CPE for two pianos shares with my other two pieces for two pianos the attribute of borrowed materials: In Period Piece there are a few quotes from Schubert and stylistic references to the Classical Sonata Style. In Serge P the entire piece is a transcompositon of a Prokofiev piece for two violins.
CPE uses extended passages from the Würtemberg Sonatas of C.P.E. Bach and retains the three-movement structure of those pieces. What happens to the materials is a kind of stylistic time travel, generating a continually developing eclectic mosaic.
Movement I begins with the opening of W.49/1 in Piano II, with a close imitation and development in Piano I. Immediately, "foreign" elements creep in; and, when later sections of the Bach original reappear, our perception of them is changed by what we have just heard. Later in the movement, materials are incorporated from W. 49/3 to set up the Coda.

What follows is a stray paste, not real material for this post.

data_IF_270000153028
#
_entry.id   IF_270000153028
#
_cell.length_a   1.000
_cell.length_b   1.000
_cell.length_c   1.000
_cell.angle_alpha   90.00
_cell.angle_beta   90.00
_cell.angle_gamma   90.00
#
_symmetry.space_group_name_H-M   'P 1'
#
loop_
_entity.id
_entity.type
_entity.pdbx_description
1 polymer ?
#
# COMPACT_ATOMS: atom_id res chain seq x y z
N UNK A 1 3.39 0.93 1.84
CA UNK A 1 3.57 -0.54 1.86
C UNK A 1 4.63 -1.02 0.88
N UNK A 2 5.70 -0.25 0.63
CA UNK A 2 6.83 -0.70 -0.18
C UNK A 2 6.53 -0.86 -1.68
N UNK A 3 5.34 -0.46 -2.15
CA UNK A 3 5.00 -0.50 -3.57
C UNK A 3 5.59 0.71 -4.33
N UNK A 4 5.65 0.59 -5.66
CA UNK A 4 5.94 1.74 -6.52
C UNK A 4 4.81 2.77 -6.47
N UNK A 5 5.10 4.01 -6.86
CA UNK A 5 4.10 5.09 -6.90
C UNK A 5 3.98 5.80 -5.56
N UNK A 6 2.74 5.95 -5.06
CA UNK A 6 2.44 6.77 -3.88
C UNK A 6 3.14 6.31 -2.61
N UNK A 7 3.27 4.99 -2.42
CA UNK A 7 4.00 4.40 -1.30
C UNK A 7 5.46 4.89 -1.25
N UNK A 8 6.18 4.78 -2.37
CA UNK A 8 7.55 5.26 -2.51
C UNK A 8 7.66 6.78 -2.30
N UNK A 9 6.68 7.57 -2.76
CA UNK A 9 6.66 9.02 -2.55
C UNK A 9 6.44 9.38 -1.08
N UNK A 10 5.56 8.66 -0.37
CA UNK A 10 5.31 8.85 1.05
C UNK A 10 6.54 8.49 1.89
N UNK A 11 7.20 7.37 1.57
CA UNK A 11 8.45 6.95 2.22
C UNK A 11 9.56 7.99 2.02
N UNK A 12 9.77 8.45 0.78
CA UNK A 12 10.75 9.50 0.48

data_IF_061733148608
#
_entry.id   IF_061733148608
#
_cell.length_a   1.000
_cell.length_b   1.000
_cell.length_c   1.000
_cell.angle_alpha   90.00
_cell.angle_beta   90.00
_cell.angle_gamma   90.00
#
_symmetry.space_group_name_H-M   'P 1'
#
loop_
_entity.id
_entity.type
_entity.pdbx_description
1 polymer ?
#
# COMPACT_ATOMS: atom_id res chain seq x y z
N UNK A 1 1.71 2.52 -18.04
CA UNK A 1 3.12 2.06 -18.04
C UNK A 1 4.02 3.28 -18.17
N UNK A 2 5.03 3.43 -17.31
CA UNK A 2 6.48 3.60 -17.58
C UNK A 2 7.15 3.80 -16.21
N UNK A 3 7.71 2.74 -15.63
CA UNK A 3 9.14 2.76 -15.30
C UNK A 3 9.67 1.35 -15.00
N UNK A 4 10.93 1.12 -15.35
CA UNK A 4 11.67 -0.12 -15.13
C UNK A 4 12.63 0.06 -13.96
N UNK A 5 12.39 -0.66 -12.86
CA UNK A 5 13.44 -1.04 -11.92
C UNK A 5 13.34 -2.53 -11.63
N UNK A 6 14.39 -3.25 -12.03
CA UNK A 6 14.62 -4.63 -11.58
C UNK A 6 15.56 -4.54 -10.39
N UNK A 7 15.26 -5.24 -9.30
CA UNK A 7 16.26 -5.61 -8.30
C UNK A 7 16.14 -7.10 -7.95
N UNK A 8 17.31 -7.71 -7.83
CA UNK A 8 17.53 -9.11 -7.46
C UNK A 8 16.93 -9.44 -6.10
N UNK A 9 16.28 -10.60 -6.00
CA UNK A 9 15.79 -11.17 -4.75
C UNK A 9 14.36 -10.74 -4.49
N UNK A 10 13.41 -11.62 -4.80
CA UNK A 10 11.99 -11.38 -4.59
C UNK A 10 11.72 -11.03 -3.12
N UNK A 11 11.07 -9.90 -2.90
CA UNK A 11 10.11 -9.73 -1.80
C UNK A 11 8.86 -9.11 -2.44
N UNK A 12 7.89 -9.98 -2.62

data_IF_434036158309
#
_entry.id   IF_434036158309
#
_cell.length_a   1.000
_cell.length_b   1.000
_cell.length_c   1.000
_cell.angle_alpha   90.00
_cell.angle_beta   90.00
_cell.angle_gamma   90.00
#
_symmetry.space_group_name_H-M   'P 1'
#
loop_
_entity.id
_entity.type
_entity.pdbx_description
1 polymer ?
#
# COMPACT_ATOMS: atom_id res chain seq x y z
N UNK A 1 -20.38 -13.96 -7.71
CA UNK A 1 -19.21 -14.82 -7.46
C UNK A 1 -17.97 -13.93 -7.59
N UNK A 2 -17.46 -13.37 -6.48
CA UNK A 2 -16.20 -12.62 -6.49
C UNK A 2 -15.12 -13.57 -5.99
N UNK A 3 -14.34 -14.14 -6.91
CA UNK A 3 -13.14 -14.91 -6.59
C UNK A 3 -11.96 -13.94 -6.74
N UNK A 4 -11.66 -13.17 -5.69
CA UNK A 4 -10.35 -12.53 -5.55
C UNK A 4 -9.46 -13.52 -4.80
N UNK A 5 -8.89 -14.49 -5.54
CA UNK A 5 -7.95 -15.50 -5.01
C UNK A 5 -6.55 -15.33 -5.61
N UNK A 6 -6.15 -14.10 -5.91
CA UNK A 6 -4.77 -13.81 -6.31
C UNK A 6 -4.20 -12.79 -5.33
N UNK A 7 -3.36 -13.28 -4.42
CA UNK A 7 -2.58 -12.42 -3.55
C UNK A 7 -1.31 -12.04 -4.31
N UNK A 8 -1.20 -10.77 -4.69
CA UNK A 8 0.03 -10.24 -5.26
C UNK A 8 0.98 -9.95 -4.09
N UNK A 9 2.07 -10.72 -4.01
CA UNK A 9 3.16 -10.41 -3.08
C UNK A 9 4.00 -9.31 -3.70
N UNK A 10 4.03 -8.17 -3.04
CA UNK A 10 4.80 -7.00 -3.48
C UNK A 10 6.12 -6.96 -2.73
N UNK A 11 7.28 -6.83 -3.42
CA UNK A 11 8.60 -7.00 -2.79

Movement II begins with a frame/flourish as a structural upbeat to the slow movement of W.65/11, which appears in Piano I. After the introduction of original material, material from the slow movement of W. 49/5 generates the B section of the piece.
Movement III probably has the most extensive quotes from C.P.E. Bach and uses most of the Finale of W. 49/6 throughout the piece. A bogus "chorale" appears in the latter half, creating a tonal and stylistic conflict. It appears like the ghost of the old Bach, and the Coda is a kind of contest of wills, ending in cacophonous triumph and virtuosic bravado.
This revision of the work was prepared with the help of the pianist, Tom Beghin who premiered it with the composer in May of 1999.